Foreword Review — Mar / Apr 2003
“We need more understanding of human nature, because the only real danger that exists is man himself … We know nothing of man, far too little. His psyche should be studied because we are the origin of all coming evil,” said Carl Jung, in a 1959 BBC interview. Whatever Jung’s “coming evil” has become, clearly the times today call for a deeper understanding of human nature and the causes of evil and its antithesis: compassion and understanding.
This book provides one way to achieve such understanding: an analogical means to consider classic bodhisattva archetypes in relation to contemporary life. According to Buddhism, “Bodhisattvas are beings who are dedicated to the universal awakening, or enlightenment, for everyone.” The author elucidates the history of Mahayana Buddhism and explains what the bodhisattva ideals and practice are. His goal is “through the models of these bodhisattvas we may find out our own approach to the spiritual journey that acknowledges and connects with all of creation.” Since “everyone has the capacity to act as a bodhisattva,” the author proposes that by reflecting upon the seven archetypal bodhisattvas, one can understand one’s essential spiritual nature that accords with the archetypes.
Leighton, a Zen Priest at the San Francisco Zen Center, draws deeply from Zen traditions in explaining the various archetypes while he uses famous historical and contemporary personages, such as Francis of Assisi, Mohammed Ali, Mother Teresa, Daniel Elsberg, James Joyce, and Albert Einstein, to exemplify how the bodhisattva ideals translate into Western models. Faces of Compassion, while erudite and encyclopedic, is most accessible to one who has a basic understanding of and interest in Buddhism; the lay reader will take from the book an appreciation for the complexity of Buddhist doctrine as well as a sense that bodhisattvas may well be living amongst us.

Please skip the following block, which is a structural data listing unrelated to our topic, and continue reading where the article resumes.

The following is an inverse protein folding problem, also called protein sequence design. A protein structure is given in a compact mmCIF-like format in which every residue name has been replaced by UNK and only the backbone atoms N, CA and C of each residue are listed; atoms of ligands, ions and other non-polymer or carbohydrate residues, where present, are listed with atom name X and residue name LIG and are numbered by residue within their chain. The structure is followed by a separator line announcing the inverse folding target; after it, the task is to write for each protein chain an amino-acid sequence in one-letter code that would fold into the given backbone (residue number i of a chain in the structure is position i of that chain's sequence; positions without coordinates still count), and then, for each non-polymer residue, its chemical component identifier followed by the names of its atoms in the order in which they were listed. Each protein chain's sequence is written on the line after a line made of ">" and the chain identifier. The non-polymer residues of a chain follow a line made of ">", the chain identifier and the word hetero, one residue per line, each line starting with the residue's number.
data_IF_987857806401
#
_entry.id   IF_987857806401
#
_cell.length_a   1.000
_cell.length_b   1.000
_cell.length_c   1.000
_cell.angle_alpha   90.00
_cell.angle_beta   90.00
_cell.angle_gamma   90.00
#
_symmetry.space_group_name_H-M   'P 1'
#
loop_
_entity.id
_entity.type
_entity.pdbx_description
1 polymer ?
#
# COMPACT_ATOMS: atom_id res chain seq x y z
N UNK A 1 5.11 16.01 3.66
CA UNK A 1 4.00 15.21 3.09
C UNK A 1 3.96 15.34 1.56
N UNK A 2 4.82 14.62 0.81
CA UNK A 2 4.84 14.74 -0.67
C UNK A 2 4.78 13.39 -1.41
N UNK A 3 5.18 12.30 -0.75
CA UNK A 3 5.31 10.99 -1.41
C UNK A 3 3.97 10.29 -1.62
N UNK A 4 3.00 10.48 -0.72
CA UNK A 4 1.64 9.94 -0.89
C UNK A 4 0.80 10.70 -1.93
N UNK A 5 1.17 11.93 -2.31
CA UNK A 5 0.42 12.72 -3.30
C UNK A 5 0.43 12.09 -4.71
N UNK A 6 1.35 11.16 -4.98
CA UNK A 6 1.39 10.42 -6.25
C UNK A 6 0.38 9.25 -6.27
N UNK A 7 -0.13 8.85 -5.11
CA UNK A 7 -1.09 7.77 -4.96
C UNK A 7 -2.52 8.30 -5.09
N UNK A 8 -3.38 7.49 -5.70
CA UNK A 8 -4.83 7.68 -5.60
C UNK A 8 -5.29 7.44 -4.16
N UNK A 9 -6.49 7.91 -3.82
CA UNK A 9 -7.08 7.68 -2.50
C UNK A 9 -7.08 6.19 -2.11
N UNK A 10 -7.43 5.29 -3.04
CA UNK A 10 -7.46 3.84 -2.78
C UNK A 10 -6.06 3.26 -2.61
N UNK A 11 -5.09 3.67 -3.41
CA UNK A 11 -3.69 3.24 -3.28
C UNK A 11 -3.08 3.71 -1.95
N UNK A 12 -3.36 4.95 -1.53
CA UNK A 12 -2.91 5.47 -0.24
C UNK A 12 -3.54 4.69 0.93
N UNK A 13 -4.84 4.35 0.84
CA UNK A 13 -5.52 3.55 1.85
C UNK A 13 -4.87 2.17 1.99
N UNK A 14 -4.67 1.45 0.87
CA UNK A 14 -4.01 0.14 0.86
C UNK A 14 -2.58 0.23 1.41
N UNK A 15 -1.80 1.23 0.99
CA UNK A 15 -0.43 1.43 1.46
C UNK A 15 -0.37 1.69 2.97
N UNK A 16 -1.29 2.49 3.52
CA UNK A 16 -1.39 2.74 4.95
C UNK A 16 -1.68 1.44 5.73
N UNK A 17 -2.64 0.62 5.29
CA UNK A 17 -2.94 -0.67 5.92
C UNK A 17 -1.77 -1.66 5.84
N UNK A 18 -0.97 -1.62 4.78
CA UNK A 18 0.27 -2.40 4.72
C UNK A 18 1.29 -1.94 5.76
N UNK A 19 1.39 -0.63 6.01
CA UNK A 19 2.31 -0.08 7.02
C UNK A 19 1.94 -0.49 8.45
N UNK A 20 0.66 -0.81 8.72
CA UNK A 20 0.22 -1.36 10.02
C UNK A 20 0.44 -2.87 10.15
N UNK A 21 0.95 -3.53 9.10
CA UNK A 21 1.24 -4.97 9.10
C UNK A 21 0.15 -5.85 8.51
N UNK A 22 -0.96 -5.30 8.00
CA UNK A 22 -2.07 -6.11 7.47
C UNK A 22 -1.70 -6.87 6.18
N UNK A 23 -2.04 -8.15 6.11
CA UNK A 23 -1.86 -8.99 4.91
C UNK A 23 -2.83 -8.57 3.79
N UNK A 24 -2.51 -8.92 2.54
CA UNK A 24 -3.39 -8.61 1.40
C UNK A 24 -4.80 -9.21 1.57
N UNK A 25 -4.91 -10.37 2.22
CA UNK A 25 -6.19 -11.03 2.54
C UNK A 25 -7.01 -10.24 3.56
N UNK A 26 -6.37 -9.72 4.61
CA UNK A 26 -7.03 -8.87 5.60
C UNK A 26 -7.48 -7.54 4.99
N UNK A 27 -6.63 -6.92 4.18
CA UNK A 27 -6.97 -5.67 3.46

In accordance with the Buddhist principle of alleviating suffering and illusion, Faces of Compassion endeavors to awaken in the reader a sense of one’s own possibility: “Finally we must go beyond the models and examples that inspire us, beyond all the archetypes, and just fully be ourselves. With so much trouble in the world, it is important that we find ways of working together to sustain our intention. The crucial vow of bodhisattva practice is just to continue to awaken and care for all beings.”